(No person of color was safe.)
On July 4, 1835, Dr. Norcom placed a $100 REWARD in the American Beacon.
James Norcom is born December 29.
James Norcom is born in Chowan County close to the northeast corner of North Carolina. He is the son of John and Miriam Standin Norcom. He received his early education at Edenton Academy, of which he later served for many years as a trustee. When 17 he began to study medicine in Philadelphia, where he was both a private student of Benjamin Rush and a registered student at the medical school of the University of Pennsylvania. Norcom was awarded his M.D. degree in 1797, at the age of 19.
Dr. James Norcom Sr. wife is now 19 years old. Though young and beautiful, it does not stop Norcom from raping his slave. On February 11, when Norcom is 35, Harriet is born.
Everyone who knew him was aware that his life was a lie. He was harsh, vulgar, and had a roving eye for young mulatto's. Harriet, a mulatto, explains:
When I was six years old, my mother died; and then, for the first time, I learned, by the talk around me, that I was a slave.
When I was nearly twelve years old, my kind mistress sickened and died.
Trickery – Harriet’s mistress wrote in her will that Harriet was to be set free. Dr. James Norcom and Henry Flury added a clause to the will stating that Harriet was to be given to the little daughter of Dr. James Norcom Sr. The clause was unsigned, and an obvious addition. Because his daughter was young, Dr. Norcom Sr. became Harriet’s Master, with rights to have Harriet do whatever he desired.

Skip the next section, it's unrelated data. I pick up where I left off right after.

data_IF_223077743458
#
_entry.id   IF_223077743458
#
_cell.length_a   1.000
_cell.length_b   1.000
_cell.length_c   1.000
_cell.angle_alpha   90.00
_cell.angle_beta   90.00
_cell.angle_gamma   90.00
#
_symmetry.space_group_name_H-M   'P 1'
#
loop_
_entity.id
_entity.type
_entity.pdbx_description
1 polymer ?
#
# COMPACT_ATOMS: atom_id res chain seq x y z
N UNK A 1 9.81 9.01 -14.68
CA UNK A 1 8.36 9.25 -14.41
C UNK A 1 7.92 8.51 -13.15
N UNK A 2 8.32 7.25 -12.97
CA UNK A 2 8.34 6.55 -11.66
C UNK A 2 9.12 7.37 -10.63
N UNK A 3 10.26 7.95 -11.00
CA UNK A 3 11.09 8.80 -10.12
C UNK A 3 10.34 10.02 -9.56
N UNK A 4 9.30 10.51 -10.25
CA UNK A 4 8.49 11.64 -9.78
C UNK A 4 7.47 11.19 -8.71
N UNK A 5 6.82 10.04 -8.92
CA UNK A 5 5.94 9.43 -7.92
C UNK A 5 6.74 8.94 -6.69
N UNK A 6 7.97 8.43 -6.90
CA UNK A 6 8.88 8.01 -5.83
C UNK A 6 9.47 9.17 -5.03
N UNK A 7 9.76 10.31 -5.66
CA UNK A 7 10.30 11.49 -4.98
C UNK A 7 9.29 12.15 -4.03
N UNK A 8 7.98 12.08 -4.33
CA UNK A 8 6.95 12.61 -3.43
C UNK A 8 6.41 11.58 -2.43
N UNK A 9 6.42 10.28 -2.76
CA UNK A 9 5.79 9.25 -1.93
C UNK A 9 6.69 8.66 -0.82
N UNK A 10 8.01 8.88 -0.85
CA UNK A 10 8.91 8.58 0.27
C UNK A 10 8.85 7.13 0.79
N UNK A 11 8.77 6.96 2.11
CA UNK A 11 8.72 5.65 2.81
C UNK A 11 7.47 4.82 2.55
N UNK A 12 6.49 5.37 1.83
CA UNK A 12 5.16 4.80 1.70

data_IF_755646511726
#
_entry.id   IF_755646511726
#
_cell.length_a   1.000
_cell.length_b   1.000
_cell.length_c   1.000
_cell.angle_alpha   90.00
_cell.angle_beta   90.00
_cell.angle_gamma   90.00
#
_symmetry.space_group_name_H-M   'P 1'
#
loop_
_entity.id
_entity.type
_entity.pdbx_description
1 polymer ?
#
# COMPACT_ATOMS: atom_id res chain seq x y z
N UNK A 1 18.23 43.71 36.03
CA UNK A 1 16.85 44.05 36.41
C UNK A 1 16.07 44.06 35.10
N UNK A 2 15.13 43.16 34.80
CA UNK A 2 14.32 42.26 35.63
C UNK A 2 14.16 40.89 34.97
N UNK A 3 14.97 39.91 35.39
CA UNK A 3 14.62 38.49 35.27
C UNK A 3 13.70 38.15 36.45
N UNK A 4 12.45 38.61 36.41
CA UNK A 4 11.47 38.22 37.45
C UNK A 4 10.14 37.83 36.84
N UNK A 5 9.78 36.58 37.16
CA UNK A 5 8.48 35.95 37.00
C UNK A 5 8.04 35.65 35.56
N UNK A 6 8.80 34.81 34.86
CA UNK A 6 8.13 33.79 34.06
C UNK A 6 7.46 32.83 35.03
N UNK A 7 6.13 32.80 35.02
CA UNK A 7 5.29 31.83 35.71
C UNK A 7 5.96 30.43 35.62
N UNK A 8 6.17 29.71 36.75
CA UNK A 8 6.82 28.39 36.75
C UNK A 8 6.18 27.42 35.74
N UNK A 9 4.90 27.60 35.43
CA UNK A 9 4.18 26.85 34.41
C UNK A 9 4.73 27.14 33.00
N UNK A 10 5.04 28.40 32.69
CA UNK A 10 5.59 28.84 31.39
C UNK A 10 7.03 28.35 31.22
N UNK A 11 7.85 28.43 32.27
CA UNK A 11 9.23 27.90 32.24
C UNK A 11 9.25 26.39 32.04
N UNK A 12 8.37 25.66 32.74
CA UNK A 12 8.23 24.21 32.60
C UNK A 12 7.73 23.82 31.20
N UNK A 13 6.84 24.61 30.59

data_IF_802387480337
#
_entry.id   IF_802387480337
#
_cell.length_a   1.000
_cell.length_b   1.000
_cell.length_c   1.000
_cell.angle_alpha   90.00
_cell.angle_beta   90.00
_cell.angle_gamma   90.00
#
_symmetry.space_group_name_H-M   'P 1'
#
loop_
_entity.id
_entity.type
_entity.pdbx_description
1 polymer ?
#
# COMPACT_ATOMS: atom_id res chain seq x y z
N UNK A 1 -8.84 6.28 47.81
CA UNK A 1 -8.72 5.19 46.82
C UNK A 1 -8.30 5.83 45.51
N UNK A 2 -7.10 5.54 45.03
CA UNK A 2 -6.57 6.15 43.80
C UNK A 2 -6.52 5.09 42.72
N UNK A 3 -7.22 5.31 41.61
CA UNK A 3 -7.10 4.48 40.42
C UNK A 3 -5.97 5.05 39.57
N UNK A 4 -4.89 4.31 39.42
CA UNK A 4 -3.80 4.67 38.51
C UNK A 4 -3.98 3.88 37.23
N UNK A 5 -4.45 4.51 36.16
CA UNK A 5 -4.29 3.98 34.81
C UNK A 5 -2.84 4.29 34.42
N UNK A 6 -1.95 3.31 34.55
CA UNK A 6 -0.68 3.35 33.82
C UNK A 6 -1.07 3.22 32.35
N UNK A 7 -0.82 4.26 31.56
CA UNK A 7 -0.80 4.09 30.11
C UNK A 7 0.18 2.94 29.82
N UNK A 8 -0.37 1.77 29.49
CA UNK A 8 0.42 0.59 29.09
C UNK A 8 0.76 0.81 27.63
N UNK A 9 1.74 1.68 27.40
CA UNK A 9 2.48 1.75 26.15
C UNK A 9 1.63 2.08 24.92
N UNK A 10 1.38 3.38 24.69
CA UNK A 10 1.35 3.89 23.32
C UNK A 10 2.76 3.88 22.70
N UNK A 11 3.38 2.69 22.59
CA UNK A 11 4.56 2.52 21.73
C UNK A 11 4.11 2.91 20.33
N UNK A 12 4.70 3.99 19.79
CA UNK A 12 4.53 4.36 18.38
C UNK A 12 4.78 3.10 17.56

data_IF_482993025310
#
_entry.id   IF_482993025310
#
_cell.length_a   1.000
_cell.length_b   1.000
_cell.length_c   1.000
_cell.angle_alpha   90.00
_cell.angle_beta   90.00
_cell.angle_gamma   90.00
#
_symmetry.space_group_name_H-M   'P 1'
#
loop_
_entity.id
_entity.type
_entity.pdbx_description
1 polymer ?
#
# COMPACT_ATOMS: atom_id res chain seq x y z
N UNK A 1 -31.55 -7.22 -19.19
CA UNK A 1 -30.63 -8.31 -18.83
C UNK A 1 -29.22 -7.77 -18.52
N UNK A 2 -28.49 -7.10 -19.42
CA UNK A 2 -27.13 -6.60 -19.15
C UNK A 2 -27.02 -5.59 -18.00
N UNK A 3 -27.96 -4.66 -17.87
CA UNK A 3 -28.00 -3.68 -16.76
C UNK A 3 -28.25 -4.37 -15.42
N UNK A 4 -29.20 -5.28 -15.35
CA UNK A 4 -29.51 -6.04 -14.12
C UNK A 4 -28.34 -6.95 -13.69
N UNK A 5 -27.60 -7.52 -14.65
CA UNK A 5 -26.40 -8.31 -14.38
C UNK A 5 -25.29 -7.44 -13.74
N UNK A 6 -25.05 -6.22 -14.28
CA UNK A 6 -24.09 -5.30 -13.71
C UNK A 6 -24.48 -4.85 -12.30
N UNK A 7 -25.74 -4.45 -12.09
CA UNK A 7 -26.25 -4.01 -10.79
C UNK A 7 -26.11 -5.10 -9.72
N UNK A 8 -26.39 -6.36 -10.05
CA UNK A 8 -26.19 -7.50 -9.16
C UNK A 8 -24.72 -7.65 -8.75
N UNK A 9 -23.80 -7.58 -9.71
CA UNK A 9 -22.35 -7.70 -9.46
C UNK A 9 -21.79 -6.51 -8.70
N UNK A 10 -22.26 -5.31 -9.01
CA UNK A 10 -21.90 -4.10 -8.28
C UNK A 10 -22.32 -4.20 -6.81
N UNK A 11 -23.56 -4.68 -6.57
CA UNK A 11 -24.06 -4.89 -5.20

The secrets of slavery are concealed like those of the Inquisition. My master was, to my knowledge, the father of eleven slaves. But did the mothers dare to tell who was the father of their children? Did the other slaves dare to allude to it, except in whispers among themselves? No, indeed! They knew too well the terrible consequences.
Reader, I draw no imaginary pictures of southern homes. I am telling you the plain truth. Yet when victims make their escape from this wild beast of Slavery, northerners consent to act the part of blood-hounds, and hunt the poor fugitive back into his den, "full of dead men's bones, and all uncleanness."
Northerners are ... proud, to give their daughters in marriage to slaveholders. The poor girls have romantic notions of a sunny clime, and of the flowering vines that all the year round shade a happy home. To what disappointments are they destined! The young wife soon learns that the husband in whose hands she has placed her happiness pays no regard to his marriage vows.
Children of every shade
of complexion play with her own fair babies, and too well she knows that they are born unto him of his own household. Jealousy and hatred enter the flowery home, and it is ravaged of its loveliness.
Southern women often marry a man knowing that he is the father of many little slaves. They do not trouble themselves about it. They regard such children as property, as marketable as the pigs on the plantation; and it is seldom that they do not make them aware of this by passing them into the slave-trader's hands as soon as possible, and thus getting them out of their sight. I am glad to say there are some honorable exceptions.
Are doctors of divinity blind, or are they ...